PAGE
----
The Harare International Festival of the Arts (HIFA) ran from 2 – 7 May 2017 after a break last year. This Is Africa captured features performances and wares by local and international artists in various spheres – music, theatre, film, digital, craft, dance and literature.
The symbols and rituals of power of colonial regimes that brutalised black Zimbabweans before independence are still hallowed in the free country. Farai Mudzingwa wonders why such a scenario persists in a nation where a phrase like “Zimbabwe will never be a colony again” is an integral part of the national lexicon.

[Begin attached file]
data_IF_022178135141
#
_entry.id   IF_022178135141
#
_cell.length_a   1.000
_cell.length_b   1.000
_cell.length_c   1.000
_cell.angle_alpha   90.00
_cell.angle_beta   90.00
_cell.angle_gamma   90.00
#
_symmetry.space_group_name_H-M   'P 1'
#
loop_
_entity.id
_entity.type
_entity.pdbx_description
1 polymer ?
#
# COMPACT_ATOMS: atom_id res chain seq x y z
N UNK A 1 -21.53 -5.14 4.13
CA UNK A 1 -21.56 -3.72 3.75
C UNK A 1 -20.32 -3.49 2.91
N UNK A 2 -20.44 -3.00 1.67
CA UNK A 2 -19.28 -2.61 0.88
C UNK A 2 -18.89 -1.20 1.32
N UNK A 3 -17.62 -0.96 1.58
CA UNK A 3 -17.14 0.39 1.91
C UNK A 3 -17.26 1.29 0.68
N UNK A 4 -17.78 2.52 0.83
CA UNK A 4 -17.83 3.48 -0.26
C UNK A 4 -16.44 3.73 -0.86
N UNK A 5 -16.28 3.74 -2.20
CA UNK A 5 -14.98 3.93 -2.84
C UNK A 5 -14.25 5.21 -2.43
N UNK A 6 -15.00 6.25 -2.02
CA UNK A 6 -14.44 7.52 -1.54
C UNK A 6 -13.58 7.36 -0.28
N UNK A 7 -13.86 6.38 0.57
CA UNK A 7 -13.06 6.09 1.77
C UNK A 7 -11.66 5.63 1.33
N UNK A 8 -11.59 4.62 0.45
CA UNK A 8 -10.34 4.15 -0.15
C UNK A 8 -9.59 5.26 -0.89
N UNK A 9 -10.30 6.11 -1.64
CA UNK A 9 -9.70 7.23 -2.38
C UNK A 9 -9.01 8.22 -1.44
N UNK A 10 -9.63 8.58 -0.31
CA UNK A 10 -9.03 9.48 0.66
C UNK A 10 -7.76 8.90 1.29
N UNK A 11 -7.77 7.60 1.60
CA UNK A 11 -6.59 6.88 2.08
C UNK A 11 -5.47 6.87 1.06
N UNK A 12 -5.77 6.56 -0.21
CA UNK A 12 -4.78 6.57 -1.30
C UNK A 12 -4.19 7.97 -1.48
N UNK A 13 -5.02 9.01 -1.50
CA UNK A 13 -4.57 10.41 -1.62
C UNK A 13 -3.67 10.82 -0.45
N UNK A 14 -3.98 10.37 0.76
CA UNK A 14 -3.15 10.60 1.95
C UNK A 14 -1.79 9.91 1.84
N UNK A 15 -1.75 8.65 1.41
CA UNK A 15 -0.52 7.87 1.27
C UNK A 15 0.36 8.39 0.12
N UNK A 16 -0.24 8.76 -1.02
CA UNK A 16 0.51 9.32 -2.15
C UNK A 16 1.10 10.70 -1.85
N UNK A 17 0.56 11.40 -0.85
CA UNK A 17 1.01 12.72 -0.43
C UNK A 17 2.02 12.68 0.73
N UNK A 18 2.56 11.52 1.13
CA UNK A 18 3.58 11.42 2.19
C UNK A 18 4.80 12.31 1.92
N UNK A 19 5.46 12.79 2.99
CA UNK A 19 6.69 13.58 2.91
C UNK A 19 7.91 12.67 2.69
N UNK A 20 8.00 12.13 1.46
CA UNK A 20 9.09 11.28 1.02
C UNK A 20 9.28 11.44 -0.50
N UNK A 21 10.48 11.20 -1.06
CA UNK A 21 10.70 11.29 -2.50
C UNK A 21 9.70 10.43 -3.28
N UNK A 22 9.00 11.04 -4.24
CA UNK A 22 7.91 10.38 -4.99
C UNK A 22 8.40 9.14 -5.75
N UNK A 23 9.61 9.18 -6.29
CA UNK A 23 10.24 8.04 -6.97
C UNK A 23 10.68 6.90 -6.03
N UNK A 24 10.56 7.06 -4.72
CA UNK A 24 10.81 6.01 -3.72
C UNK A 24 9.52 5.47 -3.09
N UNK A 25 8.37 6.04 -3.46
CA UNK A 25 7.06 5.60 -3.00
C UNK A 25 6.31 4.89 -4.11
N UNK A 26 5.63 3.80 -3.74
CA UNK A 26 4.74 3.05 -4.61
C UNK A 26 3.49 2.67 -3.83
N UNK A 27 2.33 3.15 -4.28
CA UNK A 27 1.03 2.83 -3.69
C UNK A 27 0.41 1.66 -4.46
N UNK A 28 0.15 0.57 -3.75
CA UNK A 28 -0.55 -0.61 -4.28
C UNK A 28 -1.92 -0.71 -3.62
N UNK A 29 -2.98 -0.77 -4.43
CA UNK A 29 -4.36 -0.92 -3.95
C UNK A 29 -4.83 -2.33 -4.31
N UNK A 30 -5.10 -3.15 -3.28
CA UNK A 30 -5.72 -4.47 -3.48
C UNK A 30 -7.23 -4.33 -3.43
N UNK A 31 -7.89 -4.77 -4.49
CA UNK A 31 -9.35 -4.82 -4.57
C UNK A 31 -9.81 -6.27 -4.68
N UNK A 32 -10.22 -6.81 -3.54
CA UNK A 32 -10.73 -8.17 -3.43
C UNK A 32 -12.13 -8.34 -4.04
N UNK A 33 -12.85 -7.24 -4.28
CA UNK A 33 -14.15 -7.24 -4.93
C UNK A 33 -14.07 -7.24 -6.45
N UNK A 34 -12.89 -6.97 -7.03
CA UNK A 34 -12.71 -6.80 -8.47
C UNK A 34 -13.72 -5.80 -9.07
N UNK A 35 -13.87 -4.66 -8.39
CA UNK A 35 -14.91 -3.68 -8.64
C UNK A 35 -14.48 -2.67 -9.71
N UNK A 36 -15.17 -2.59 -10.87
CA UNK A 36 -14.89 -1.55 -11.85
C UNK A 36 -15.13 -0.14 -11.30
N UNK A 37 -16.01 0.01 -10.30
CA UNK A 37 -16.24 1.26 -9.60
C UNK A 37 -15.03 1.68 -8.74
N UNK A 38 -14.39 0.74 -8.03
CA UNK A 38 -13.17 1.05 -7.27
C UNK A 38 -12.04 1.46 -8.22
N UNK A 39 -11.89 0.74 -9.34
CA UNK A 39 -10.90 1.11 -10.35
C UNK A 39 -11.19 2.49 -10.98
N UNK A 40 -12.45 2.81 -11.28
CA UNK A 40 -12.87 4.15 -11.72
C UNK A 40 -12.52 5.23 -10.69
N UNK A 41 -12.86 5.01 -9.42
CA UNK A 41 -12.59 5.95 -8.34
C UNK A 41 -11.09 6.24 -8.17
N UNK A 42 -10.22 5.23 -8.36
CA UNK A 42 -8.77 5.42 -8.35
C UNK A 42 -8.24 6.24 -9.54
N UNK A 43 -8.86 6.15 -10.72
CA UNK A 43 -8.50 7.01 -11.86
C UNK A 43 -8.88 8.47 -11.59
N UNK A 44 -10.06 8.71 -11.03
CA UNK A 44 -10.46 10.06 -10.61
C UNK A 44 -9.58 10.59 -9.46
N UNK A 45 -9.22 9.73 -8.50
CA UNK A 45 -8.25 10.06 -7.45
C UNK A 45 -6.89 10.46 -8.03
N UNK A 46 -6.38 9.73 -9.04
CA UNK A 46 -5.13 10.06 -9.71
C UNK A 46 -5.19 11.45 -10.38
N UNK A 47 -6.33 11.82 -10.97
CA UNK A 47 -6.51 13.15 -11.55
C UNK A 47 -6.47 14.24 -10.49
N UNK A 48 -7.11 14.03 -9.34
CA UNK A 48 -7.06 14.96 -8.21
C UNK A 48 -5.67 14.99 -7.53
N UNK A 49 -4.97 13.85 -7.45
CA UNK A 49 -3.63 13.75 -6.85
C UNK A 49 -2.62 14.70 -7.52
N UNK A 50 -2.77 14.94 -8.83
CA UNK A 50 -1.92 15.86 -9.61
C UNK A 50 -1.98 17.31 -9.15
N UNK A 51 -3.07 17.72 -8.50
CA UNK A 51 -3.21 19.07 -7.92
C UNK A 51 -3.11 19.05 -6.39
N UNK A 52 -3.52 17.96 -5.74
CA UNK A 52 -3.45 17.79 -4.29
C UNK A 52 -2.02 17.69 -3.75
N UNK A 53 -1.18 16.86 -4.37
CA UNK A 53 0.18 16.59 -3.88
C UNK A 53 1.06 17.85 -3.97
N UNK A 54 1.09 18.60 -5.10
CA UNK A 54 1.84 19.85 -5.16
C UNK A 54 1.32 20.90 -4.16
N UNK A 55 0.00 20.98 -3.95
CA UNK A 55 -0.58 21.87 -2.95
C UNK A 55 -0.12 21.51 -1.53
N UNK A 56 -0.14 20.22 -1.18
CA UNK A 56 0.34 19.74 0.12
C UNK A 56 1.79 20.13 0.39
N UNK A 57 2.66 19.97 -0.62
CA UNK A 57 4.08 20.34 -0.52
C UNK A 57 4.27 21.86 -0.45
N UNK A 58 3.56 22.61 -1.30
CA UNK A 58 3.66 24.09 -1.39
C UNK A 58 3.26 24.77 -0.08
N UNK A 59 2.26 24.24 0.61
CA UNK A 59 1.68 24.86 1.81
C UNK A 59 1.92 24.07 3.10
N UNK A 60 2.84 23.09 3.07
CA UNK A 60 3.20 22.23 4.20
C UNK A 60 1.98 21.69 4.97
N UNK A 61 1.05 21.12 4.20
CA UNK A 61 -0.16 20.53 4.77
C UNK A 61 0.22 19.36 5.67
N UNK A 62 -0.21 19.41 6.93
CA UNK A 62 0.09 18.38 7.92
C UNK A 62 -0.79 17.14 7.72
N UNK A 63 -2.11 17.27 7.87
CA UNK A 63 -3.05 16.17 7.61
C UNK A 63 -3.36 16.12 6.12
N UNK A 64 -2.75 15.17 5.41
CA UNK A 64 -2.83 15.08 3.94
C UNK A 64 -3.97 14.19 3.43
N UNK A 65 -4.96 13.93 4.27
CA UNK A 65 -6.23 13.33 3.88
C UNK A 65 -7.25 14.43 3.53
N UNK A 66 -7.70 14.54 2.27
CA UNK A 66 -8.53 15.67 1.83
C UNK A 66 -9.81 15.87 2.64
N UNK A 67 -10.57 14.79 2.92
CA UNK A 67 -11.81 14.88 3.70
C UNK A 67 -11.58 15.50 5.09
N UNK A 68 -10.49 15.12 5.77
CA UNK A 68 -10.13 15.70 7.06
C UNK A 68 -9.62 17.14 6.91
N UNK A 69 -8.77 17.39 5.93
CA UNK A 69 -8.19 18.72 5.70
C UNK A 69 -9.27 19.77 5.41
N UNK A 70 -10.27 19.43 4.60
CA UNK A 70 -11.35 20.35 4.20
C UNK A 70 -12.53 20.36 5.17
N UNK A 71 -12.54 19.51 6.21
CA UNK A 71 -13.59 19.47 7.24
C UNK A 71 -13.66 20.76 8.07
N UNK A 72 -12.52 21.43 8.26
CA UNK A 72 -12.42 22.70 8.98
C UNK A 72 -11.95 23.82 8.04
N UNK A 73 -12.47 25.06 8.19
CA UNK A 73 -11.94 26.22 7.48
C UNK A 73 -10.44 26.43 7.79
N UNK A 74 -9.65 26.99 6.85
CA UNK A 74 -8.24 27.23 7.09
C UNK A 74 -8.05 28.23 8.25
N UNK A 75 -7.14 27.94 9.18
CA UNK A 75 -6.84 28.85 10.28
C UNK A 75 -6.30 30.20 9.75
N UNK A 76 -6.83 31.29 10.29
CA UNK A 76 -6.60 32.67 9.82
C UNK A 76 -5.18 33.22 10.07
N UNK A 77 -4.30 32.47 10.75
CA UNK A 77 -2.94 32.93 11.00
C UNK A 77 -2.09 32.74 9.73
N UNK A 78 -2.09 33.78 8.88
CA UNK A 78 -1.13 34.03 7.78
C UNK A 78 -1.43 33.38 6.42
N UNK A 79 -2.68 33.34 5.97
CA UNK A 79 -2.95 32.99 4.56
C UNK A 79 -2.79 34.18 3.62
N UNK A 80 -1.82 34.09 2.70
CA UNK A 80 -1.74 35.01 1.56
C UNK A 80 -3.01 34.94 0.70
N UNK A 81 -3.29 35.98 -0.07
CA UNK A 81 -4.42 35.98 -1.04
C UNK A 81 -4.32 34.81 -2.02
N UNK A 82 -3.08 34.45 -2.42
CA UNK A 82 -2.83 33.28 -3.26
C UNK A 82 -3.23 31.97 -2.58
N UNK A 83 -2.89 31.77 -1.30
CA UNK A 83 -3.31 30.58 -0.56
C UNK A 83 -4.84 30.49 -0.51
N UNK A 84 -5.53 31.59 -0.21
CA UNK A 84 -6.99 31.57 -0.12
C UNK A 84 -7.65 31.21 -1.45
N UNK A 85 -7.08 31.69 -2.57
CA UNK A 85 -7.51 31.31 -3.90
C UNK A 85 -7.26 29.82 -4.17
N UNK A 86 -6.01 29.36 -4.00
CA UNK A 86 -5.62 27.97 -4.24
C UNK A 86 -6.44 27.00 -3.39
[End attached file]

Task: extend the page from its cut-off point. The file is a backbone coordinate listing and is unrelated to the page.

Zimbabwe has a literature of migrant writers. While some have lost their voices by moving away, in a manner that reflects emigration’s blessing and curse, some have discovered theirs. Bongani Sibanda writes from that destination of mixed fortunes, Johannesburg.
The fourth edition of Writivism, an annual literary festival arranged by the Centre for African Cultural Excellence, was recently held in Kampala, Uganda, Farai Mudzingwa looks back on the experience.
The revolution shall be in song. We shall sing out the old, sing in the new, and dance to both. This is the way of our people. Here is a glance at the role of music in breaking the chains of oppression in Zimbabwe.
The colonial administrators of Rhodesia left their imprint in the names of streets, places, hospitals, schools and rivers. Many of these were deemed controversial and offensive by the new majority government that took over in 1980. Changes were swift.